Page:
M. hominis strains are usually resistant to erythromycin,
and tetracycline-resistant strains of M.
hominis andU. urealyticum have been reported from the
lower urogenital tract of patients. However, these antibiotics and most other broad spectrum agents
have limited mycoplasmacidal activity in vivo, and their efficacy eventually depends on an intact
host immune system to eliminate the mycoplasmas. Most hypogammaglobulinemic patients lack the
ability to mount a strong antibody response. Guidelines for managing such mycoplasmal infections in
patients with immune defects should include immediate in vitro testing of the isolated mollicute against a
wide range of antibiotics; expeditious administration of
the antibiotic by the most appropriate route (intravenously, if warranted); prolonged therapy terminated only if
there is no rapid clinical or microbiological response; and possibly administration of
intravenous immunoglobulin (35,36). Clinical management of mycoplasmal infections in transplant patients is more difficult since
immunoglobulins may enhance graft or organ rejection. In the absence of suitable mycoplasmacidal
chemotherapeutic agents, vigorous and sustained chemotherapy with the most active antibiotic is the current method
Mechanisms of Pathogenicity
Many mycoplasmal pathogens exhibit filamentous or flask-shaped appearances and
display prominent and specialized polar tip organelles that mediate attachment to host target cells
(43,44). These tip structures are complex, composed of a network of interactive proteins, designated
adhesins, and adherence-accessory proteins (Figure 1, [14,43]). These proteins cooperate structurally
and functionally to mobilize and concentrate adhesins at the tip and permit mycoplasmal colonization
of mucous membranes and eucaryotic cell surfaces, probably through host sialoglycoconjugates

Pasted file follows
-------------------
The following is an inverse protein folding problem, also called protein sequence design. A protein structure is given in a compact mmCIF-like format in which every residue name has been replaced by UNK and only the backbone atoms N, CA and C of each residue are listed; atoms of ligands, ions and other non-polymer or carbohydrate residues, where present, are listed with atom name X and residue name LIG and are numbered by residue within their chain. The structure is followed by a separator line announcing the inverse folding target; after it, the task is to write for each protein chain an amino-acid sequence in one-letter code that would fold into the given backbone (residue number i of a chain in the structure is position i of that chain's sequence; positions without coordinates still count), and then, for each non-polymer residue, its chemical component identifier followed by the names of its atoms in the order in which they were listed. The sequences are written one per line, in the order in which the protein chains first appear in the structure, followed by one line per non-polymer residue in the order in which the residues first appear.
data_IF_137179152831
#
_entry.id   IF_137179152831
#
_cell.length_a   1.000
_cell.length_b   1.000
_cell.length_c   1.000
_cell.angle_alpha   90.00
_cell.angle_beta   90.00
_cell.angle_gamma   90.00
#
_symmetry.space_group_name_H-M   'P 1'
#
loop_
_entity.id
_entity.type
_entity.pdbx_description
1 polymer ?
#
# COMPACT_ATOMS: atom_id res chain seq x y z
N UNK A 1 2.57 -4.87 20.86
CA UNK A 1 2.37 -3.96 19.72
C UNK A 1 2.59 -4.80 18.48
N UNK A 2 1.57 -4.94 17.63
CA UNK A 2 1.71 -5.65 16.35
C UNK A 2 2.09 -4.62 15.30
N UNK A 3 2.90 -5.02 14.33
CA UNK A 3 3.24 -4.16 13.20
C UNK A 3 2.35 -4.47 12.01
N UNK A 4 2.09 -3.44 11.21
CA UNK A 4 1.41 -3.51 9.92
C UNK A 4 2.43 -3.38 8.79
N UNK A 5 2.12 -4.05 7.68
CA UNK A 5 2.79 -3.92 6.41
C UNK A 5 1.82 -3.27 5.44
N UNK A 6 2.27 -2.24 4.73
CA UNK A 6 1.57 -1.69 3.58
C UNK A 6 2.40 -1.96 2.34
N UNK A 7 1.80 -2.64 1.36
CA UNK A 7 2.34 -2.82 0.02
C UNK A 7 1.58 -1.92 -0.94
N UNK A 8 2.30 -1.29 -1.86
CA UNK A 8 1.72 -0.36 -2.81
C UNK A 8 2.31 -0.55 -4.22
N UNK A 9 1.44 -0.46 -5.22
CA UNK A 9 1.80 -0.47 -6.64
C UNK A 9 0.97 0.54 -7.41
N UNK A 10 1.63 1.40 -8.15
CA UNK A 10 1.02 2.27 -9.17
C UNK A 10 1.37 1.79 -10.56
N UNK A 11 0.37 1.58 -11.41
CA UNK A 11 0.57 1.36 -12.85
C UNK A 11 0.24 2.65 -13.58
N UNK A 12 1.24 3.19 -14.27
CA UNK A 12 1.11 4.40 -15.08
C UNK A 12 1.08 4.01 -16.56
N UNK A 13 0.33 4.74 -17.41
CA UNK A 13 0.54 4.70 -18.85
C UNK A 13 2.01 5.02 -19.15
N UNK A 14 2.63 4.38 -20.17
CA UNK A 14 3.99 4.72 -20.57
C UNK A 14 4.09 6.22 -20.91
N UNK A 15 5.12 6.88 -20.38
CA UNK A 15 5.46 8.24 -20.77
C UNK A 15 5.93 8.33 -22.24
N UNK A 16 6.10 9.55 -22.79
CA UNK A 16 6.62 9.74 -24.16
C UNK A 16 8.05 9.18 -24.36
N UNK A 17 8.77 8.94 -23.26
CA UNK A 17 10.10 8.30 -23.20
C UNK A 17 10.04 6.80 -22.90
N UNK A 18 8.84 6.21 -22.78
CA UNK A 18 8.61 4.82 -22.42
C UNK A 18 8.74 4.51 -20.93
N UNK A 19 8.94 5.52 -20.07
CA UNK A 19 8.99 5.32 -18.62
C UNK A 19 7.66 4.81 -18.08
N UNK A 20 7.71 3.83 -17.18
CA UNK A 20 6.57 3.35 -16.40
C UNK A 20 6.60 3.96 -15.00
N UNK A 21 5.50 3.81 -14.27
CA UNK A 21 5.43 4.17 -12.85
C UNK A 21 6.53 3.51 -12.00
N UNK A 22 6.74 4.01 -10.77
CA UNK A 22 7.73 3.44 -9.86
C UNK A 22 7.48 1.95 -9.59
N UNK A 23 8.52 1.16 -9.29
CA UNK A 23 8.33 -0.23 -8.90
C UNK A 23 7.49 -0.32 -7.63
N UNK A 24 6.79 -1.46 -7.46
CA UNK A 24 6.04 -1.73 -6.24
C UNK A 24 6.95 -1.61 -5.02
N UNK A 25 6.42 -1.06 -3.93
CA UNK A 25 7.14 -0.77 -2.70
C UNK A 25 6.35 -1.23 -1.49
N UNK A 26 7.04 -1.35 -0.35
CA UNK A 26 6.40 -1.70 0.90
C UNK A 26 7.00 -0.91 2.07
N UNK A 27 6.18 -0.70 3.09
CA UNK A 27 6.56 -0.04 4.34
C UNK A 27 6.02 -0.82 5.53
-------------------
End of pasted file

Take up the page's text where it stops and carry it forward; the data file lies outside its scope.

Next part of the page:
and sulfated glycolipids (Figure 2, [14,43,45]). It appears that mycoplasmal cytadherence-related
proteins represent a superfamily of genes and proteins that have been conserved through horizontal
gene transfer from an ancestral gene family. This protein network resembles a specialized
cytoskeleton-like apparatus, which may represent the precursor to mammalian cytoskeletal and
extracellular matrix-like complexes (14). Other
Mycoplasma species lack distinct tip structures yet are capable
of cytadherence, and they may use related genes or proteins or alternative mechanisms of
Figure 1. Transmission electron photomicrographs of the specialized tip organelle of cytadherence-positive
M. pneumoniae demonstrating a) truncated structure with nap, b) clustering of cytadherence-related proteins (P1, B, C, P30) at the tip based on
immunolabeling with ferritin and colloidal gold and crosslinking studies, and c) Triton X-100-resistant, cytoskeleton-like, structure with distinct
bleb and parallel filaments (14,43,45,46).
Figure 2. Transmission electron photomicrograph of a hamster trachea ring infected with
M. pneumoniae (43). Note the orientation of the mycoplasmas through their specialized tiplike organelle, which permits close association with the respiratory epithelium.
M, mycoplasma; m, microvillus; C, cilia.
The family of mycoplasmal genes and proteins involved in cytadherence has been studied
most extensively in M. pneumoniae (14,43,46-48). Noncytadhering phenotypes that arise
through spontaneous mutation at high frequency have been categorized into mutant classes on the basis
of distinct protein profiles. These noncytadhering mycoplasmas cannot synthesize specific
cytadherence-related proteins or are unable to stabilize
them at the tip organelle, which leads to abnormal
anatomical tip structures and avirulence (43). Spontaneous reversion to the cytadhering phenotype
is accompanied by the reappearance of the implicated proteins, restoration of structurally